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Publication numberUS3109610 A
Publication typeGrant
Publication dateNov 5, 1963
Filing dateSep 12, 1962
Priority dateSep 12, 1962
Publication numberUS 3109610 A, US 3109610A, US-A-3109610, US3109610 A, US3109610A
InventorsQuenzler Henry H W, Schmidt Theodore W
Original AssigneeBoeing Co
Export CitationBiBTeX, EndNote, RefMan
External Links: USPTO, USPTO Assignment, Espacenet
Combined aircraft air intake scoop, foreign material ingestion inhibitor, and aerodynamic flap
US 3109610 A
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Description  (OCR text may contain errors)

1963 H. H. w. QUENZLER ETAL 3,109,610

COMBINED AIRCRAFT AIR INTAKE SCOOP, FOREIGN MATERIAL INGESTION INHIBITOR, AND AERODYNAMIC FLAP Filed Sept. 12, 1962 3 Sheets-Sheet 1 INVENTOR. HENRY H.W. QUENZLER By THEODORE W.SCHM|DT AGENT 1953 H. H. w. QUENZLER ETAL 3,109,610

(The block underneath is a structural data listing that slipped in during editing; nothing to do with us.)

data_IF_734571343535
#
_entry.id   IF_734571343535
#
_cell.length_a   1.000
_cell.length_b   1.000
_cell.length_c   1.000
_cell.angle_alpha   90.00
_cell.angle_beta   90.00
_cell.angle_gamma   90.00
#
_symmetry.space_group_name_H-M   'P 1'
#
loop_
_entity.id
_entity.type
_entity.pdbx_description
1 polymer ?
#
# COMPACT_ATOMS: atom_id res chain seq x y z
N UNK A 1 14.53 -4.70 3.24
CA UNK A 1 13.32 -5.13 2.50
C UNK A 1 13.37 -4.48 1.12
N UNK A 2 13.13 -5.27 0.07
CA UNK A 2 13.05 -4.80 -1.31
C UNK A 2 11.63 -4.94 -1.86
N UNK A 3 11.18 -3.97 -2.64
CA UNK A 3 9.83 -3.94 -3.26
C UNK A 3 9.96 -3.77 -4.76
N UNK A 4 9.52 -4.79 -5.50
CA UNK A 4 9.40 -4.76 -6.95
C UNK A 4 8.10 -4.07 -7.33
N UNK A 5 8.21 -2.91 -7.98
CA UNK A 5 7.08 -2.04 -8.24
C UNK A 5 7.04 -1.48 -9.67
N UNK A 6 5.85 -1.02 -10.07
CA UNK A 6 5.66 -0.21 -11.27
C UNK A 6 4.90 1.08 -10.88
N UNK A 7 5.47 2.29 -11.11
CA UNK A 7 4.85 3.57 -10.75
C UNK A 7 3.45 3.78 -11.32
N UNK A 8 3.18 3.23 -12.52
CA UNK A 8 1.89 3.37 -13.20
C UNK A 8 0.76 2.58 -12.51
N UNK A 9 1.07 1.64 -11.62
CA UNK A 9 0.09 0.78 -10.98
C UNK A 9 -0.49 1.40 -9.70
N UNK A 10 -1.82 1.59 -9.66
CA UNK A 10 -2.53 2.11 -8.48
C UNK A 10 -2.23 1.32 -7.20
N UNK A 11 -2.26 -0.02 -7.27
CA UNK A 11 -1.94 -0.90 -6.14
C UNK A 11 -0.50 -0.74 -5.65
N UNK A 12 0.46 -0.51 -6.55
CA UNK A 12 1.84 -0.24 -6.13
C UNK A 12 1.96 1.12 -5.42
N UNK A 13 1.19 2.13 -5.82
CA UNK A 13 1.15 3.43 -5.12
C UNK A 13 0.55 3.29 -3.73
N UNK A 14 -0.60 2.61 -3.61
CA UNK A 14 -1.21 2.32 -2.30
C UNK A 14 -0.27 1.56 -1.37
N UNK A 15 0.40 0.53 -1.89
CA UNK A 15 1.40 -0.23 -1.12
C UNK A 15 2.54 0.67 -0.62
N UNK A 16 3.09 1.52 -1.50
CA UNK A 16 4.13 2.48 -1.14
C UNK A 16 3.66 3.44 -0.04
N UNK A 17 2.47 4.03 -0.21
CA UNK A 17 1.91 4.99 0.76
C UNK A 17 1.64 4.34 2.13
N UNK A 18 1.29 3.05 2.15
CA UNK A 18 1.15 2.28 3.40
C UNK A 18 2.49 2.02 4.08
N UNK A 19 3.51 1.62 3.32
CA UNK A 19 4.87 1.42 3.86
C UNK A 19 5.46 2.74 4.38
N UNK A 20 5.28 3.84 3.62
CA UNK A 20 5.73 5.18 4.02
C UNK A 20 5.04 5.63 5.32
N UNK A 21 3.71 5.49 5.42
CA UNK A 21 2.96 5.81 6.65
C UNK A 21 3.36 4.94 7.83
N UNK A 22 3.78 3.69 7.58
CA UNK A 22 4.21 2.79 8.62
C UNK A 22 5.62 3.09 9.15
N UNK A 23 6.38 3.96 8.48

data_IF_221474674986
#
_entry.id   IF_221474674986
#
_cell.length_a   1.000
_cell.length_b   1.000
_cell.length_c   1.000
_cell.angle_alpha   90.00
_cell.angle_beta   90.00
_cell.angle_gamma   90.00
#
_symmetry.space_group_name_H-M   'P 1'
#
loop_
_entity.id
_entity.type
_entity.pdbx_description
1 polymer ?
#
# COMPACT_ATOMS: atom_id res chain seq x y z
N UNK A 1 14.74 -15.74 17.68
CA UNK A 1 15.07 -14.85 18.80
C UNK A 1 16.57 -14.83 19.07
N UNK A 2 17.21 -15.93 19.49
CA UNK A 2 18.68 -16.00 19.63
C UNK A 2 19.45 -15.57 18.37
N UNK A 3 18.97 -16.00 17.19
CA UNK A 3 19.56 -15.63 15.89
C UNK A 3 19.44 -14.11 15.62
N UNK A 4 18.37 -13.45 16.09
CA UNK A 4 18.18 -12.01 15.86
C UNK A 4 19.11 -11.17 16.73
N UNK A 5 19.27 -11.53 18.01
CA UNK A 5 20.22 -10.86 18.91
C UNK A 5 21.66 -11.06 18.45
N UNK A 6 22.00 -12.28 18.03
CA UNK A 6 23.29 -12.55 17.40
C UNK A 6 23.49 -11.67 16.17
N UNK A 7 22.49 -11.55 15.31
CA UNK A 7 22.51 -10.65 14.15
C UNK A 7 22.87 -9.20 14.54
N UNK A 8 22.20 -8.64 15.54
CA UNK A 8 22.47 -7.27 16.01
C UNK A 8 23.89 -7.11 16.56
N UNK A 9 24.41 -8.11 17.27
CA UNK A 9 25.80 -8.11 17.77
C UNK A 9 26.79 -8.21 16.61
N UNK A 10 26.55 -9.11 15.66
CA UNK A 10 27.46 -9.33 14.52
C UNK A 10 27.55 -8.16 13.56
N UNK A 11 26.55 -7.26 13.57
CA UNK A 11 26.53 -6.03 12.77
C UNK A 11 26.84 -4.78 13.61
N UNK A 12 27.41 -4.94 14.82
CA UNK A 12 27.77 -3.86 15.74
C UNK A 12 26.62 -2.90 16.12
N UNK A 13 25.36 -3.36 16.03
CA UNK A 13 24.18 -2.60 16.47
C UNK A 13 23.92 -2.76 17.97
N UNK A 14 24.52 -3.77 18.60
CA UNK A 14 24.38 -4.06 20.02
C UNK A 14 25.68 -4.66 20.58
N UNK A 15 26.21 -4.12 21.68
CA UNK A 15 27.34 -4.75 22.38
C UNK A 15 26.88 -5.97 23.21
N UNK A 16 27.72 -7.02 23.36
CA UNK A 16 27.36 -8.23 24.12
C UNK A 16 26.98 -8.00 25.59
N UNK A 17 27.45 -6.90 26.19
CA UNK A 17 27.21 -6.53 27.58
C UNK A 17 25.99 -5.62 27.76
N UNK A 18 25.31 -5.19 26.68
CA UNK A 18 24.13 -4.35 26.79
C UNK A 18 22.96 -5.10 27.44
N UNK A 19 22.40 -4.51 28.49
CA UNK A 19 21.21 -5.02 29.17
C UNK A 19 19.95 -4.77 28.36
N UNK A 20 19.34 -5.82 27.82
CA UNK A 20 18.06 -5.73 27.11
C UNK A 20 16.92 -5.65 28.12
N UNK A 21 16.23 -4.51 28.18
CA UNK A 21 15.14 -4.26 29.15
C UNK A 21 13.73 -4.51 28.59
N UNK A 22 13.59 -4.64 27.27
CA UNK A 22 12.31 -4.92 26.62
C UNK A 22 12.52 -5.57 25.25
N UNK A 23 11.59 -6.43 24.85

COMBINED AIRCRAFT AIR INTAKE SCOOP, FOREIGN MATERIAL INGESTION INHIBITGR, AND AERQDYNAMIC FLAP 7 Filed Sept. 12, 1962 3 Sheets-Sheet 2 INVENTORS HENRY H.W. QUENZLER THEODQRE W. SCHMIDT I I I AGE/VT 3.1093610 COMBI'NED AIR .mmmKE swoon, mammals: MAE-ERML 1H,. 2H. QUENZ'UER EET/AL INGE-STEHQN ENHIBIHXGR, Filed Sept. J12, 1962 INVENTCIRJS HENRY H.W.QUENZLER BY THEODORE W. SCHMIDT AGE/VT United States Patent 3,149,610 COMBINED AERCRAFT AIR INTAKE SCOOP, FUREIGN MATERHAL INGESTIQN INHIBITOR, AND AERQDYNAMEC FLAP Henry H. Quenzler and Theodore W. Schmidt, Seattle, Wash, assignors to The Boeing Company, Seattle, Wash, a corporation of Delaware Filed Sept. 12, 1962, Ser. No. 223,192 13 Claims. (Cl. 244-) This invention relates to aircraft, and more particularly to aircraft utilizing internal combustion reaction type engines.